Of course, up to this point is only half the movie, so they still have to continue the plot with the serial nurse killer stuff. That was well-written and a good thriller, but to me, not as moving as just the quiet conversation between the two men on the ham radio, the father and the son connecting.
Advice to the viewer: be sure to check on EVERYTHING in the background - photographs (who's in it right now? Is Dad missing? Is Mom missing? Is the dog missing?); newspaper headlines ("Fireman Dies In Warehouse Fire" is changed to "Fireman Saves Runaway From Warehouse Fire"); radio and TV commentary (note that the physics professor talking about the aurora borealis is on the Dick Cavett show in both 1969 and 1999!) and even the decor of the house in 1999. At first, when John's father died 30 years ago and his mother is living in an apartment somewhere, it's a rather gloomy cop dwelling. Then John changes the past & his father didn't die; John comes home from work, and notices that the lamps have changed, things look different. Next, it turns out that his mother has died in 1969, and again the house looks more bachelor-ish and less like a woman has done stuff to it. At the end, (SPOILER WARNING) in the future where both his parents lived, there is a major morph, and things look shipshape, tidy, and well-decorated. This is the kind of thing that you have to see the movie a few times to pick up on. It's also not always obvious due to camera angles, editing, etc.
The ending is a major cop-out (no pun intended) in terms of being internally consistent to the rules that were set up. (SPOILER WARNING) In 1969, Frank has managed to expose Jack Shepard as the serial killer, so Jack comes to Frank's house to kill him and his family. In 1999, "before" Frank exposes Jack Shepard, John Sullivan meets Jack Shepard in a bar and tells Jack that he knows that Jack is the serial killer. So now Jack Shepard in 1999 is coming to the house to kill John. There is very effective and exciting intercutting between the two confrontations (Frank vs Jack, John vs Jack 30 years later) but if you think about it, it doesn't hold water. Frank shoots Jack in 1969, (shoots off Jack's right hand), and then you're supposed to believe that a one-handed ex-cop murderer fugitive from justice was able to hang around for 30 years to come and mess with John? If you listen to the director's commentary on the DVD, the director does make note of this and suggested a different, internally consistent ending be filmed. However, apparently test audiences reacted so positively to the current ending (SPOILER WARNING) (Frank is still alive in 1999, comes in and blows away Jack Shepard with his shotgun) that the other ending was never filmed. I have to admit that the ending as it is right now, is pretty satisfying emotionally, though.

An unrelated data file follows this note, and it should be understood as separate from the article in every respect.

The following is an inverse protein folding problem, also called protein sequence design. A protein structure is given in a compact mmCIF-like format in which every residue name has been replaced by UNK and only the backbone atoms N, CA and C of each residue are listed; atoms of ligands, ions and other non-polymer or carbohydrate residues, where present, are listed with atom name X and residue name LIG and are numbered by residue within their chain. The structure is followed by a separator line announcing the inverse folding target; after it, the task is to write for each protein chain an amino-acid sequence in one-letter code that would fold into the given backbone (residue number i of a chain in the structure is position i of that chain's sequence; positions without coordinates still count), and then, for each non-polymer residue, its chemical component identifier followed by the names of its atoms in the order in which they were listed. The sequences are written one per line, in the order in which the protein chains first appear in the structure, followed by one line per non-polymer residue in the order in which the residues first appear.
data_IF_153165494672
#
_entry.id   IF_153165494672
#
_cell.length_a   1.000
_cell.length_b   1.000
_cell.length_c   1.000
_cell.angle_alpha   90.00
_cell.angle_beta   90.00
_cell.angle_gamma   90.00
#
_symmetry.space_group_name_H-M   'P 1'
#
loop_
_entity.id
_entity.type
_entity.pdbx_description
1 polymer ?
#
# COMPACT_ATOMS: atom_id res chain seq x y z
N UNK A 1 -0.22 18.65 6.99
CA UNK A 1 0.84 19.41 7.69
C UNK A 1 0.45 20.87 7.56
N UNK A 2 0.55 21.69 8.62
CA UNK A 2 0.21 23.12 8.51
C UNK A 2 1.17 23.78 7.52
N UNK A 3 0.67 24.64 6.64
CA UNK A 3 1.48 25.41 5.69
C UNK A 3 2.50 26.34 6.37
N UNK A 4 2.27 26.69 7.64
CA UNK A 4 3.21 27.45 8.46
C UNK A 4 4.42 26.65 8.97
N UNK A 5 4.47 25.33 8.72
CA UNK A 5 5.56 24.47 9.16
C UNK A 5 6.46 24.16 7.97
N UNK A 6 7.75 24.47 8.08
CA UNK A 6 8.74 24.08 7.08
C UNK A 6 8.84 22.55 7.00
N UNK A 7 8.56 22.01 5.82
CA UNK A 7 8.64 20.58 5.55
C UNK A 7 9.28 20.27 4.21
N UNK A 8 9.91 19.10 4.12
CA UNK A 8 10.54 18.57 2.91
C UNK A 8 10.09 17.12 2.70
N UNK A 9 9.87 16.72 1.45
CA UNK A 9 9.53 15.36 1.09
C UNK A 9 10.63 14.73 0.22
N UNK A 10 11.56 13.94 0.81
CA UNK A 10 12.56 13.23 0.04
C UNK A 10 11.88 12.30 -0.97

I'm a sucker for a happy ending and this movie does have one (SPOILER WARNING): It's a neighborhood softball game in Queens. Frank is still there, alive and well, having neither died of lung cancer or in a fire; Julia (Frank's wife) is also there, happy and healthy; John gets a game-winning RBI hit to knock in his father; John's wife (his girlfriend that he broke up with at the beginning of the movie in his "alternate history") is there with their son; Frank has quit smoking, John either never started smoking or quit smoking, and nobody is an alcholic; life is good.
I thought it was a tightly edited movie as well; John and Frank talk on the ham radio; Julia, John-as-a-6-year-old, and John's friend Gordo-as-a-6-year-old also talk on the ham, but the only one who knows that this is the future talking, is Frank. The writers could have had it that other people know, but they maintained the dramatic tension by having it be just Frank and John talking to each other. (Frank does tell his cop friend Satch, but Satch doesn't believe him and the radio is broken so Satch can't talk with the 1999 John).
I'm the kind of person that asks hypothetical questions about movies, so now I'm wondering, If Frank comes in in 1999 and saves his son John, and the ham radio is still active, does Frank in 1999 talk to himself in 1969? Does he tell himself, "Hey, we've gotta be here at this date and time to save John - write it down in your dayplanner?" What would it be like, talking to your future self, anyway? Did Frank in 1969 ever tell Julia (his wife) about his conversations with their future son? As Frank lives through 1969-1999, does he ever talk to young John about talking with the 1999 John? Or does he just know that he can't talk about all this till it happens for John in 1999? (He does know some things that will happen to John - e.g., John blows his arm out, can't be a baseball player, goes to the police academy, becomes a cop.) At the end of the movie with all the changes that have been made in John's life, does he have three sets of memories? (one with Frank dying in 1969, one with Frank living and Julia dying in 1969, and one with both of his parents living through to the present day). Or does the current reality gradually supersede the "old" memories and the old memories fade away? Or do they remain? (hey, in my previous life, I was a single, alcoholic, bitter, jaded cop and now I have a family)?
I guess that both Frank and John could look at it this way: We each came close to death and cheated it by an amazing set of coincidences; let's make the most of the life we have left. In the end, that's good advice for all of us.
Review by cmlee-2 from the Internet Movie Database.